Pan-Fried Fennel
from Martha Stewart

2 medium fennel bulbs
1 cup all-purpose flour, for dredging
1 1/2 cups fresh bread crumbs, for dredging
2 teaspoons coarse salt, plus more for seasoning
3/4 teaspoon freshly ground pepper, plus more for seasoning
3 large eggs
1 1/2 cups vegetable oil, just enough to yield about 1/4 inch in the pan
2 lemons, cut into wedges One recipe Green Garlic Dip

Remove tops and fronds from fennel bulbs. Slice each bulb in half widthwise. Cut each half into slices about 1/8 inch thick.

Pour flour into a medium bowl and bread crumbs into another. Season with the salt and pepper. Crack eggs into a third bowl; whisk until frothy. Season with salt and pepper. Dredge fennel lightly in flour, then in egg, and then in bread crumbs, shaking off excess after each step.

Heat oil in a large saute pan over medium heat. Check to make sure the oil is hot enough by tossing a pinch of flour into the pan. If the flour sizzles, the oil is ready.

Fry fennel slices until golden brown on each side, about 30 seconds per side, working in batches so as not to crowd pan. Drain on paper towels; season with salt. Serve hot with Green Garlic Dip (recipe follows).

Green Garlic Dip
from Daniel Patterson, chef and owner of Coi in San Francisco

¾ cup minced green garlic, white and light green parts only
1 egg
2 teaspoons sherry vinegar
1 tablespoon plus 1 teaspoon red-wine vinegar
6 tablespoons fruity extra-virgin olive oil
½ cup pure olive oil

In a blender, purée the egg, vinegars and cooled green garlic on medium-high. With the blender running, add the oils in a slow, steady stream to emulsify. Season with salt.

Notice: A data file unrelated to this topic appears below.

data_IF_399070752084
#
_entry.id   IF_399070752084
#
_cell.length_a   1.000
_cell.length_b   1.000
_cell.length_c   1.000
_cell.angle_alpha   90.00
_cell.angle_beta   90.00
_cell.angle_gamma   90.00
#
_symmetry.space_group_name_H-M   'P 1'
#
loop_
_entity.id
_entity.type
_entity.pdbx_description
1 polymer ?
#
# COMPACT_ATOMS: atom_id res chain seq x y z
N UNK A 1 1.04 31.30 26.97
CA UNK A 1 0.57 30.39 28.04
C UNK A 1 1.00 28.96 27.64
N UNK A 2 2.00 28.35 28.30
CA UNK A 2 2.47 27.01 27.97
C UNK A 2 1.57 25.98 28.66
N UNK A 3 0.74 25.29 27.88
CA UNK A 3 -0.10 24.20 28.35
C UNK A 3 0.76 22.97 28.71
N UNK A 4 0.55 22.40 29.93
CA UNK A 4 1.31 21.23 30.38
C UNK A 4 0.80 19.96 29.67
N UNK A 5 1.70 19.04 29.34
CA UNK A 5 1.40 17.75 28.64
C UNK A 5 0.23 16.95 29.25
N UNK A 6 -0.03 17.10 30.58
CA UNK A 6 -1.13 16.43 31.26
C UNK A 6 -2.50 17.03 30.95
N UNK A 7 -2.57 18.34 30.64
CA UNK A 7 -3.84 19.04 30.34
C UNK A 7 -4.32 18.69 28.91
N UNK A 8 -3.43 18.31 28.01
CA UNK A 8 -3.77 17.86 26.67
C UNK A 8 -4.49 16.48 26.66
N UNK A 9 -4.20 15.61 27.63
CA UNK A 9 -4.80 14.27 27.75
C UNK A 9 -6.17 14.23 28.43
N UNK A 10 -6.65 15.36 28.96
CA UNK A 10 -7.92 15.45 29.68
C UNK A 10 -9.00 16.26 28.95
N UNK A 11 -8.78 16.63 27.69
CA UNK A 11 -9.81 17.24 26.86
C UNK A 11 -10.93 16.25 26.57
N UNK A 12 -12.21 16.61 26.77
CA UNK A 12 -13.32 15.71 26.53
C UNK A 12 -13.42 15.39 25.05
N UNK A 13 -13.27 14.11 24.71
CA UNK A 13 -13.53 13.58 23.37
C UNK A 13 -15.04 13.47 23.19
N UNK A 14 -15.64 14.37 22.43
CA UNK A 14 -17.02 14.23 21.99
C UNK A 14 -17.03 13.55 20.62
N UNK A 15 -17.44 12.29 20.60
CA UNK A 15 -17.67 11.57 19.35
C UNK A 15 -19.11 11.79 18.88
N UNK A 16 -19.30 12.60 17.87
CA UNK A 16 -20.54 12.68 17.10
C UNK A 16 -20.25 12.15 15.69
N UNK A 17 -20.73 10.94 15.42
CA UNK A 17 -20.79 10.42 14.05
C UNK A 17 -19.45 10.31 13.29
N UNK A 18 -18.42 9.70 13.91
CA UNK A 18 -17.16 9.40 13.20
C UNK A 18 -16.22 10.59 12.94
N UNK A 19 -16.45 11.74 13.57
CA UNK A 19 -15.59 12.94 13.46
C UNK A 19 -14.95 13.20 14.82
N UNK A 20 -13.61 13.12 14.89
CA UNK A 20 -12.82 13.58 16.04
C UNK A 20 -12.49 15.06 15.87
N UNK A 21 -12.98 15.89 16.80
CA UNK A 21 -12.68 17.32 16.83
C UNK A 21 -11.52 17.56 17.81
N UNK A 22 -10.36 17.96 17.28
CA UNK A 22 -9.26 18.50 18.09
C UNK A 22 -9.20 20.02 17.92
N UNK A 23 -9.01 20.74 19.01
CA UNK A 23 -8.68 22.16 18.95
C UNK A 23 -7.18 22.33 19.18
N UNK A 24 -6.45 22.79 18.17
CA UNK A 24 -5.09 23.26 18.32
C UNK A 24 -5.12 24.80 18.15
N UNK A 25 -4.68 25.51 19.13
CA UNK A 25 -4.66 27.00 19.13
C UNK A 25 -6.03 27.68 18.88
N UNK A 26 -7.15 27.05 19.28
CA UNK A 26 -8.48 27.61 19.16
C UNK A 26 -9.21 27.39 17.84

July 30, 2008

Praline Dreams

Hang on to your knickers! Today is posting day for the month of July for the Daring Bakers.

Get ready for some serious sinful eating with more Filbert Gateau with Praline Buttercream than your mouth can handle.

Chris from Mele Cotte, selected this month's challenge. At first blush, this one seemed like it would be time-consuming than challenging. Oh, how naive of this particular Daring Baker. For the most part, things went well. But, that was short-lived when it came time to glaze with the chocolate. I knew the layers had to be pretty even in order to create a smooth finished product. I thought I would even out my slightly uneven layers by smoothing some leftover buttercream into the seams on the sides. "How clever am I?" I thought. What I didn't take into consideration is that hot chocolate glaze poured over buttercream would melt the buttercream. Duh!? It seems so obvious now, but I had to act quickly and patch up my mess. For the most part, I was able to save the cake, but there were some obvious patches of tan where the buttercream and chocolate melted together. Not too big of a disaster, but a lesson learned on my part.

Daring Baker challenge turned birthday cake

The recipe calls for a large amount of skinned and toasted hazelnuts. All I could find were hazelnuts in the skin, so I wondered how the heck I was going to skin all these little buggers. Neha from The Literate and Liberal Foodie came across this great tip for removing hazelnut skins and shared it with the rest of the group. If you follow the tip, make sure you use a very large stock pot. I used my smaller one at first and the baking soda bubbled up and over the sides all over my stove. I quickly poured everything into my big-daddy stock pot and had a heck of a mess on my stove to clean after.